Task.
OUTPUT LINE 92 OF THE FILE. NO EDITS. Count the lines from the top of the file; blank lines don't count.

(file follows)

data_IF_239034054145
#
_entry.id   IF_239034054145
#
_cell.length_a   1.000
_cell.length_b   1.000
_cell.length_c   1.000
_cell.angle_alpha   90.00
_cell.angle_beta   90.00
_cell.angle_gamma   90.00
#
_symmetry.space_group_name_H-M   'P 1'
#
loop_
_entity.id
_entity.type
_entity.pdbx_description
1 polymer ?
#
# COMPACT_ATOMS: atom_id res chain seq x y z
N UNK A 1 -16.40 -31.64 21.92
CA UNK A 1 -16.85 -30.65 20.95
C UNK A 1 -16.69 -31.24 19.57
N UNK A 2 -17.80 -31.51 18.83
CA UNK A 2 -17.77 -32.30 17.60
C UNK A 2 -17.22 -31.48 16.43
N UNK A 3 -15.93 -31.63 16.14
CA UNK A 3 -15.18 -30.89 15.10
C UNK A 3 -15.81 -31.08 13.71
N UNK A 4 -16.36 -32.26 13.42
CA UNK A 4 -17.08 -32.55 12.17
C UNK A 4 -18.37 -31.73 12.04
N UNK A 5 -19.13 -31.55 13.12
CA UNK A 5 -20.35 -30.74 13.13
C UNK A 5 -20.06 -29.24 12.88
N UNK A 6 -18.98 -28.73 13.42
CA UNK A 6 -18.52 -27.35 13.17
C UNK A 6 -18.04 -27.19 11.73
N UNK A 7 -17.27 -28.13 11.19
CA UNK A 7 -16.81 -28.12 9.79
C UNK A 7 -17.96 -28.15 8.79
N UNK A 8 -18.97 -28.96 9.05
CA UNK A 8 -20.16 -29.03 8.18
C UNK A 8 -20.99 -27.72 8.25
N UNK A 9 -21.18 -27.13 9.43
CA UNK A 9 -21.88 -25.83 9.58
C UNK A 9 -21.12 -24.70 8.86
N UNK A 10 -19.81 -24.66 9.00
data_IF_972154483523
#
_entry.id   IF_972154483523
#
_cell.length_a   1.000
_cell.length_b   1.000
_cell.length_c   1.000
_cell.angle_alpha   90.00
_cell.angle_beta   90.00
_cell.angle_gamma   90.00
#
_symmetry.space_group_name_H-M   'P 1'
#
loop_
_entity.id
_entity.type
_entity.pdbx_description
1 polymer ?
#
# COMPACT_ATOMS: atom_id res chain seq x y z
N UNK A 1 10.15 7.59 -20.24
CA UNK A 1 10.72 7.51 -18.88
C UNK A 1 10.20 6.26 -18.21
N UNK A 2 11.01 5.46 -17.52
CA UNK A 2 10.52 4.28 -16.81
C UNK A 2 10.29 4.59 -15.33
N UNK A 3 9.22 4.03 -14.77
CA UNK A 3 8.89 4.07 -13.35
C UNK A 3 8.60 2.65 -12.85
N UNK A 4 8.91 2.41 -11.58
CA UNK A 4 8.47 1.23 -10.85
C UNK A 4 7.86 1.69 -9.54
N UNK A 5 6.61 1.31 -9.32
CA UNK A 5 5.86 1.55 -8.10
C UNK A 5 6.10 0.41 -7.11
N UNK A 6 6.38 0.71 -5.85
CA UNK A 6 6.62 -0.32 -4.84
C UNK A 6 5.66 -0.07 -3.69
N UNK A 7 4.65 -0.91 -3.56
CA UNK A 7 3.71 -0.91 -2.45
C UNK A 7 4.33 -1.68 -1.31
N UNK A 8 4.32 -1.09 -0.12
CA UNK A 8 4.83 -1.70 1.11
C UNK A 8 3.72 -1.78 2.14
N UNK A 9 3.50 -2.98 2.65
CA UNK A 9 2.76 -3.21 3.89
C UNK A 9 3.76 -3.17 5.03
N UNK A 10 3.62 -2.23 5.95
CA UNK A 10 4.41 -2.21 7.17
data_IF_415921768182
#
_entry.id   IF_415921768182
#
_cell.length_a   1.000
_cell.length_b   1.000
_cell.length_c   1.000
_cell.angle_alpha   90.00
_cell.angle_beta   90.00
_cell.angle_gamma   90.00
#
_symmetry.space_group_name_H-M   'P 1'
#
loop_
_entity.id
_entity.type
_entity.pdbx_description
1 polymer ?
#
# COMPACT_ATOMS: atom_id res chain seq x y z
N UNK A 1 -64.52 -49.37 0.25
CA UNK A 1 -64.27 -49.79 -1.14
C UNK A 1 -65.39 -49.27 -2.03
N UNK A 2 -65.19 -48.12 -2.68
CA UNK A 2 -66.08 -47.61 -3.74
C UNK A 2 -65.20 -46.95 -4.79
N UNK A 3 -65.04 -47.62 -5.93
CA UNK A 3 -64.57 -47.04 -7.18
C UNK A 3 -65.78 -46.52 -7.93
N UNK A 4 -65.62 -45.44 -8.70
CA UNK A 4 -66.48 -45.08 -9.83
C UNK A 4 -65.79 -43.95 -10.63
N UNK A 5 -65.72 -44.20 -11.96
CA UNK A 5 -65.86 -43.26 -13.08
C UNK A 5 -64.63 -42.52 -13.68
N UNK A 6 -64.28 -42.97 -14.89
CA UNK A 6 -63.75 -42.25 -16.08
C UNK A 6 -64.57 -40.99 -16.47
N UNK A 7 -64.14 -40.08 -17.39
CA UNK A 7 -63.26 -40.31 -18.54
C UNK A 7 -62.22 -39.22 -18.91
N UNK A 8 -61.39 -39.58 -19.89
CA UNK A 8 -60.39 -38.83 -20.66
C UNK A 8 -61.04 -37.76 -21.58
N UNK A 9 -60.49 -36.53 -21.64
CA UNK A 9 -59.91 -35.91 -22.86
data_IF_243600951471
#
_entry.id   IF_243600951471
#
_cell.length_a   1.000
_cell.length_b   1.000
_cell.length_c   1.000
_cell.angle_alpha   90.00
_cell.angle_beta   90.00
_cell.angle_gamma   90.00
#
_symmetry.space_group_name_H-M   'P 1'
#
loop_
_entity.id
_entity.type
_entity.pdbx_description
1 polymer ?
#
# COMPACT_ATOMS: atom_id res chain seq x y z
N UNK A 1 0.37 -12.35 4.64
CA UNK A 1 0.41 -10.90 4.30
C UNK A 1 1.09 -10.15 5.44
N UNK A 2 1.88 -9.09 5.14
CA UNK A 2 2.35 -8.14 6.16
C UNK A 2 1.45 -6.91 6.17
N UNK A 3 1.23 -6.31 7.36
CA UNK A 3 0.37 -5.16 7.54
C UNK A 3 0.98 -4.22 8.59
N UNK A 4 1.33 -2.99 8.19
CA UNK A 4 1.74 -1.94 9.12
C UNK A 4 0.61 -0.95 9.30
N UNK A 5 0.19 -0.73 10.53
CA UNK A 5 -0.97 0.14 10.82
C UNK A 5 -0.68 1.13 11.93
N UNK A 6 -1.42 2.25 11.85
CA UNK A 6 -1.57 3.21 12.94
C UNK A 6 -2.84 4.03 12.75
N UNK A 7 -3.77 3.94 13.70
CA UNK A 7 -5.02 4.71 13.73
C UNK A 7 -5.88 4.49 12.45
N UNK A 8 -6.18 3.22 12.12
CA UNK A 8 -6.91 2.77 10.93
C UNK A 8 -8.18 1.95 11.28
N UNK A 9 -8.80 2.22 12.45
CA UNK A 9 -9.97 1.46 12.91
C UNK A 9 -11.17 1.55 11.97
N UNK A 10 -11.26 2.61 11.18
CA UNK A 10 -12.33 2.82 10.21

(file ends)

C UNK A 8 3.72 -1.78 2.14